But scientists were slowly advancing their understanding of the outer solar system. In 1950, Dutch astronomer Jan Hendrik Oort theorized that there was a huge spherical cocoon of icy debris surrounding the solar system beyond Pluto and extending as far as a light-year away. These pieces, flung out by the giant planets, were the source of “long-period” comets, which enter the solar system from all angles and have orbits of thousands of years. During the 1980s, astronomers learned a lot more about Pluto, especially during a series of mutual eclipses between Pluto and Charon that lasted five years. The study was made possible because the Pluto-Charon orbital plane could be seen edge-on from Earth, a phenomenon that happens only twice during Pluto’s 248-year orbit of the sun. Pluto’s color, astronomers found, was yellowish pink, tending toward scarlet. The surface had methane ice, contrasting areas of dark and light, and one or maybe two polar caps. At this point Pluto began to acquire a new identity: a tiny, intriguing outlier. “We began to ask why we should believe that everything stopped at Neptune,” says Jewitt. “If there was Pluto, why not something else?”
In 1985, Jewitt and Luu started hunting. They began as Tombaugh had—comparing photographic plates by eye—then switched to charge-coupled devices and digital imaging. “Our first few searches produced nothing, but we kept on looking because the technology kept evolving,” Jewitt recalls. “We’d get burned out, but then we’d get a new CCD and get all charged up again.”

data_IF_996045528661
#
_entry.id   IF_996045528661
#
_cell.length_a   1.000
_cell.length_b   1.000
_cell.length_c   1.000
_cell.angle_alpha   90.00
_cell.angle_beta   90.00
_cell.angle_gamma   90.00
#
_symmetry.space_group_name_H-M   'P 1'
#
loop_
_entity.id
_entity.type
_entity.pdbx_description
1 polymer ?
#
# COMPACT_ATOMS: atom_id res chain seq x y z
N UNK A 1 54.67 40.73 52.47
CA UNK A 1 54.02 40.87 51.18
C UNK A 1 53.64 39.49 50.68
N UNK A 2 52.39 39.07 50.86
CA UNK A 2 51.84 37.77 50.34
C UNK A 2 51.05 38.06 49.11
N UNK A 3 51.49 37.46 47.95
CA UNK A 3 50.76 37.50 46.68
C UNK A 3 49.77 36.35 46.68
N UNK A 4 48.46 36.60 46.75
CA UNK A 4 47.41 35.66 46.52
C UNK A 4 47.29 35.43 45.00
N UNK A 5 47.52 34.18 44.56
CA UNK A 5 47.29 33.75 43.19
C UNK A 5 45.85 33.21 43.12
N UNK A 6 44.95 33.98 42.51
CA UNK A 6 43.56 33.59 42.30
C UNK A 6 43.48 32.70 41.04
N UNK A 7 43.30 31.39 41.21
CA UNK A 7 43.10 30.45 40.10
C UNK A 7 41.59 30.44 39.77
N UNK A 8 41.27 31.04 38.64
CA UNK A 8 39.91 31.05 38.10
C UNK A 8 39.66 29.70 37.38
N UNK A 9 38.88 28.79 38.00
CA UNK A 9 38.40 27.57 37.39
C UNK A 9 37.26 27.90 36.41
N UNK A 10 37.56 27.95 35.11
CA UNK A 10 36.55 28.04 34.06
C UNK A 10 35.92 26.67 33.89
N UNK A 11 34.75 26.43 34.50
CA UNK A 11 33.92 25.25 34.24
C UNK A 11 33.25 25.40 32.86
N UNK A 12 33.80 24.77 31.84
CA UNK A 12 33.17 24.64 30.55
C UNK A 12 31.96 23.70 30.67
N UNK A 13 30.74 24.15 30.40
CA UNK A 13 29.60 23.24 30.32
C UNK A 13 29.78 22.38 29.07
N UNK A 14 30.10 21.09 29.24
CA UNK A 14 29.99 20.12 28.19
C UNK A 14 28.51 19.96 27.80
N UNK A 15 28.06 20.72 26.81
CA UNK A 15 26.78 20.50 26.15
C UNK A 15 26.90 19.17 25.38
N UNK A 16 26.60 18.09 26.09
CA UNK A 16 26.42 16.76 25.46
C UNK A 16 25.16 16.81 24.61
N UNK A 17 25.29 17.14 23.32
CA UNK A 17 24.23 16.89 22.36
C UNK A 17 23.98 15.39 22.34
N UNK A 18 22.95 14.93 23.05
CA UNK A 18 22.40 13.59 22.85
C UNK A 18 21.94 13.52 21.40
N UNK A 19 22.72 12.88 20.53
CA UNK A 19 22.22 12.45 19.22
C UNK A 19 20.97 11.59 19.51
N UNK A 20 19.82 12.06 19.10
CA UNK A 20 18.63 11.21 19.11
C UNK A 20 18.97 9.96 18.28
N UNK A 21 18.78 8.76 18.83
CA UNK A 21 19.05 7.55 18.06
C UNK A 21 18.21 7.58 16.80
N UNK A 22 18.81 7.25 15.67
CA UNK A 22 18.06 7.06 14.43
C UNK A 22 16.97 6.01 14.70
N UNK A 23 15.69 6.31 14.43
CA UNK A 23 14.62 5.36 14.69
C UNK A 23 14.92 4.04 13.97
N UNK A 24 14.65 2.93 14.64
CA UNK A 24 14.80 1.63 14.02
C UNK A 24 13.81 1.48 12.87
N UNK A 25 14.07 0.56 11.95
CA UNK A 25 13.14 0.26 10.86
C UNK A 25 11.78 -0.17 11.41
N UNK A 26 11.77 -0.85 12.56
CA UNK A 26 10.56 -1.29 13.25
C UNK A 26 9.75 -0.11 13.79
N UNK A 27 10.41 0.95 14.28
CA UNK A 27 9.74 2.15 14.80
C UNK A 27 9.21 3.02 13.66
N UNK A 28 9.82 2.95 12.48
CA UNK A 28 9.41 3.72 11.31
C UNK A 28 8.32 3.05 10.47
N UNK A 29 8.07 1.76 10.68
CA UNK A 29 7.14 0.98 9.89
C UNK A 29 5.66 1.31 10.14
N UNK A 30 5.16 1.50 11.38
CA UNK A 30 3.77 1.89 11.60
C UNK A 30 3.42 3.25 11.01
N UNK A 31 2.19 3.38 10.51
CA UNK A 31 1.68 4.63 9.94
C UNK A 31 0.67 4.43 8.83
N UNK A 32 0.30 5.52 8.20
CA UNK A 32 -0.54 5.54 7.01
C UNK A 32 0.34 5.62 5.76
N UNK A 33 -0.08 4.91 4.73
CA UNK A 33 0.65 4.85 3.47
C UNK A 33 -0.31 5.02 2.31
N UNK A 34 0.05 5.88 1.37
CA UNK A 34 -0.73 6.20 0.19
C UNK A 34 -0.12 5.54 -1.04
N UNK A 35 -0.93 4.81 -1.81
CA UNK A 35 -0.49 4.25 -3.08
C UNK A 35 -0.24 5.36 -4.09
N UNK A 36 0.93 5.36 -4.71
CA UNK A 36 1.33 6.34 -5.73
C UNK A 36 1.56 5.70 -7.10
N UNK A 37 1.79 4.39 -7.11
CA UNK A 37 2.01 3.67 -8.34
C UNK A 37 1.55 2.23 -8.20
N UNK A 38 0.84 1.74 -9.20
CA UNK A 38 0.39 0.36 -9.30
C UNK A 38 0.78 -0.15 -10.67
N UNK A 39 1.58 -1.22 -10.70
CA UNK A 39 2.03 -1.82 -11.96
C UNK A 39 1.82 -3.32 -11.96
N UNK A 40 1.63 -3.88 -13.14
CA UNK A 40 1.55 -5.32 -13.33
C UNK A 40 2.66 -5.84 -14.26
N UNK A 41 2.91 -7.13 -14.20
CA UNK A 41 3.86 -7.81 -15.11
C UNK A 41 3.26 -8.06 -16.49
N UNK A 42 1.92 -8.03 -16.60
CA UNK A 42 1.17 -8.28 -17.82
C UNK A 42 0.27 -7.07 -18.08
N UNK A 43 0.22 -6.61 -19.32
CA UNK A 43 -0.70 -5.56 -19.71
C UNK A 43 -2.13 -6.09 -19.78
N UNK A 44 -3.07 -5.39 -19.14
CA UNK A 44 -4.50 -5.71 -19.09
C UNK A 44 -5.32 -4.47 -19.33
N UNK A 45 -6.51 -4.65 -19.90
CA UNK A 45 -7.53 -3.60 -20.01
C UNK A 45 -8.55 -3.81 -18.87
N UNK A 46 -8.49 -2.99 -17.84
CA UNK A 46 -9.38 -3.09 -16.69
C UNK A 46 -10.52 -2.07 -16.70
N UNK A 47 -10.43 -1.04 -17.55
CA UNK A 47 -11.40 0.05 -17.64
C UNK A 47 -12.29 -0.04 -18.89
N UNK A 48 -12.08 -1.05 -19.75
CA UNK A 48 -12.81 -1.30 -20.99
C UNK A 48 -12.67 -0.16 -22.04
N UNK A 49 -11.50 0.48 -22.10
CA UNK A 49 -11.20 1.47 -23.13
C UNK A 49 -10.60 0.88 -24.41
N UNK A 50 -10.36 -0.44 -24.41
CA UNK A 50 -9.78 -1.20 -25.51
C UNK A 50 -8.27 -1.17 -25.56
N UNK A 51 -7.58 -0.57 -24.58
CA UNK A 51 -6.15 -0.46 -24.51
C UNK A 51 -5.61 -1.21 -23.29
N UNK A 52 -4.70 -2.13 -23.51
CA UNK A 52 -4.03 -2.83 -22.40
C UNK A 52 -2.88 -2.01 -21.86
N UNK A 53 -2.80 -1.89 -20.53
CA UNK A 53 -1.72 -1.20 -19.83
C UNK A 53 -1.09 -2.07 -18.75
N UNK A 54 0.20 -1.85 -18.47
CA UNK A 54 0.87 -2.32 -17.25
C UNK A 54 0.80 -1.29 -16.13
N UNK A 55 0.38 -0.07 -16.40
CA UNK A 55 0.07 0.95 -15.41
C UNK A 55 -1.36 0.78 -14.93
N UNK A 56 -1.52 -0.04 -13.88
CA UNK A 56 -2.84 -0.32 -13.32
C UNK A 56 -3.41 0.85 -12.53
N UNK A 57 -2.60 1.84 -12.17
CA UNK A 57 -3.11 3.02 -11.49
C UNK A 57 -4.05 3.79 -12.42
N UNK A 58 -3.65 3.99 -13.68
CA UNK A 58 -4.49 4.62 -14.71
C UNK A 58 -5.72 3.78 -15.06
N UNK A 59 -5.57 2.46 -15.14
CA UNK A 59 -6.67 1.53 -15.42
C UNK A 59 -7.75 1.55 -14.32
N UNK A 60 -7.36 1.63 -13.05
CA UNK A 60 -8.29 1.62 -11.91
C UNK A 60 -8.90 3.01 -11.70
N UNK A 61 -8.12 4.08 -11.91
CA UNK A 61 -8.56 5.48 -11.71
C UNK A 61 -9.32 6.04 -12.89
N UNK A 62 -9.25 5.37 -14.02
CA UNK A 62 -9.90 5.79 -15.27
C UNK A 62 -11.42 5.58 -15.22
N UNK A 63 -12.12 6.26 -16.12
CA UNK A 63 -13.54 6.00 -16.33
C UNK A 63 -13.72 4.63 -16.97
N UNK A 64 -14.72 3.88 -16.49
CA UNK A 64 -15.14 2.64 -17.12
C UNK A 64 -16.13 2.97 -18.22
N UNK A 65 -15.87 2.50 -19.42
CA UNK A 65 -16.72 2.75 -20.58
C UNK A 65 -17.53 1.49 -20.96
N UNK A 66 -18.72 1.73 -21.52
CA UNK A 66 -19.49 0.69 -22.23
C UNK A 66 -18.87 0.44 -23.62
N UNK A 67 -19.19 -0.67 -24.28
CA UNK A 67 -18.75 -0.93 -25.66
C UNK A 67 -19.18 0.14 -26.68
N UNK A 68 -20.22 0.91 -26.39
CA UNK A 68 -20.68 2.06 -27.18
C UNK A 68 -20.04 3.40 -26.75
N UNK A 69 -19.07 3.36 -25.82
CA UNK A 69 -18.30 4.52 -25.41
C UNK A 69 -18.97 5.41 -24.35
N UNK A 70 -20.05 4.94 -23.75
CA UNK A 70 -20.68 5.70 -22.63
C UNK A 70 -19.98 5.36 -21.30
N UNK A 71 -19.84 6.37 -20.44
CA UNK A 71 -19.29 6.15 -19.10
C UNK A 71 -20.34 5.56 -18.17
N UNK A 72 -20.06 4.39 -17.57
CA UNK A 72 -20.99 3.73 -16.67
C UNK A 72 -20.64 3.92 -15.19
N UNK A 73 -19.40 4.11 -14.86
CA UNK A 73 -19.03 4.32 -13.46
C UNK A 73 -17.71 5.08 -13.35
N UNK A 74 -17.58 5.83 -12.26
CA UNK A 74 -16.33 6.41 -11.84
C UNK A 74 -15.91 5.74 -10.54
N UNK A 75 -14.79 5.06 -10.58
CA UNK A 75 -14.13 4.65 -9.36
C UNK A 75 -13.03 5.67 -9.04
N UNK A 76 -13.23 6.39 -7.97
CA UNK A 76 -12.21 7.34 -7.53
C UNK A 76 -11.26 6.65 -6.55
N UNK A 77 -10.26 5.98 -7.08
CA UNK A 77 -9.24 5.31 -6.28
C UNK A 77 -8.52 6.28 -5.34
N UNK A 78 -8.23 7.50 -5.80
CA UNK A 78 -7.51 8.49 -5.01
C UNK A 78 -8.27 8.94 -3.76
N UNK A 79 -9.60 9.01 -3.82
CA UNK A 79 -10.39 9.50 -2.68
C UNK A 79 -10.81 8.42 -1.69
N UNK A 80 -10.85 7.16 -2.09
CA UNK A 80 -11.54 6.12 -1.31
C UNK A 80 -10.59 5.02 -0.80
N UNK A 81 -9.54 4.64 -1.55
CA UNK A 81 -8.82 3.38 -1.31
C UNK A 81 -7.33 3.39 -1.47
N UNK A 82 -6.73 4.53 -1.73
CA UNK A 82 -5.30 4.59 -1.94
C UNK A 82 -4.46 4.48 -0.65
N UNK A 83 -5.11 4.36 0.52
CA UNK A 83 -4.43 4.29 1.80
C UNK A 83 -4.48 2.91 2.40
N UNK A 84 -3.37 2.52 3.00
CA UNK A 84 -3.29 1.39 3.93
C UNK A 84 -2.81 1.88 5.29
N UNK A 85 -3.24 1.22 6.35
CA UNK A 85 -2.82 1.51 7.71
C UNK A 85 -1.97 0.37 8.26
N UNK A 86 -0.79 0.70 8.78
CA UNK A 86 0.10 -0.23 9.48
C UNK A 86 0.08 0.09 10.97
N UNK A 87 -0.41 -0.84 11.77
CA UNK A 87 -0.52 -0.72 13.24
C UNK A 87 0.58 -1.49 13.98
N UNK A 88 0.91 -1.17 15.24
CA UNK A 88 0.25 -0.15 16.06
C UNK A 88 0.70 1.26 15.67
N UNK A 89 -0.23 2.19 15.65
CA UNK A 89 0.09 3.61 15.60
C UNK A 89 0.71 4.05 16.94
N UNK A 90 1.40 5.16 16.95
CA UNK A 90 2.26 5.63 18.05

Meanwhile, in 1989, Stern, a doctoral candidate and Pluto buff, joined several colleagues in what they called a “Pluto underground” to urge NASA to explore the only planet in the solar system that a spacecraft had not visited. Stern says he was convinced that scientists had “pretty much used up our [astronomical] bag of tricks,” and were reaching the limit on what they could determine from telescopes. “There was only one way to learn more about Pluto,” he says. “We had to go there.” Stern pushed hard through the 1990s, as NASA planned and scuttled four separate Pluto projects before finally awarding the mission to New Horizons in 2001. For $700 million, the project would use what Weaver calls the “elephant gun” approach: Take the biggest rocket available, make the payload as small as possible, point the gun at Pluto, and pull the trigger.
In 2006, with New Horizons en route, the International Astronomical Union stripped Pluto of its “planet” status, created a new class of celestial body called “dwarf planet,” and made Pluto and the newly discovered Eris the first two members. A dwarf planet had enough gravity to be round, the Union said, but was not massive enough to suck up the material in the area around its orbit. Cal Tech’s Brown, who had hopes of joining Tombaugh as the only Americans to discover a planet, instead became the second person to discover a dwarf planet. “We’re cleaning up a scientific mistake,” Brown says. “It’s hard to look at the solar system and not quickly come to the conclusion that there are eight large objects, and Pluto is not one of them.” Pluto, it turns out, was something altogether different: the gateway to the Kuiper Belt.
Guy Gugliotta is a former space reporter for the Washington Post.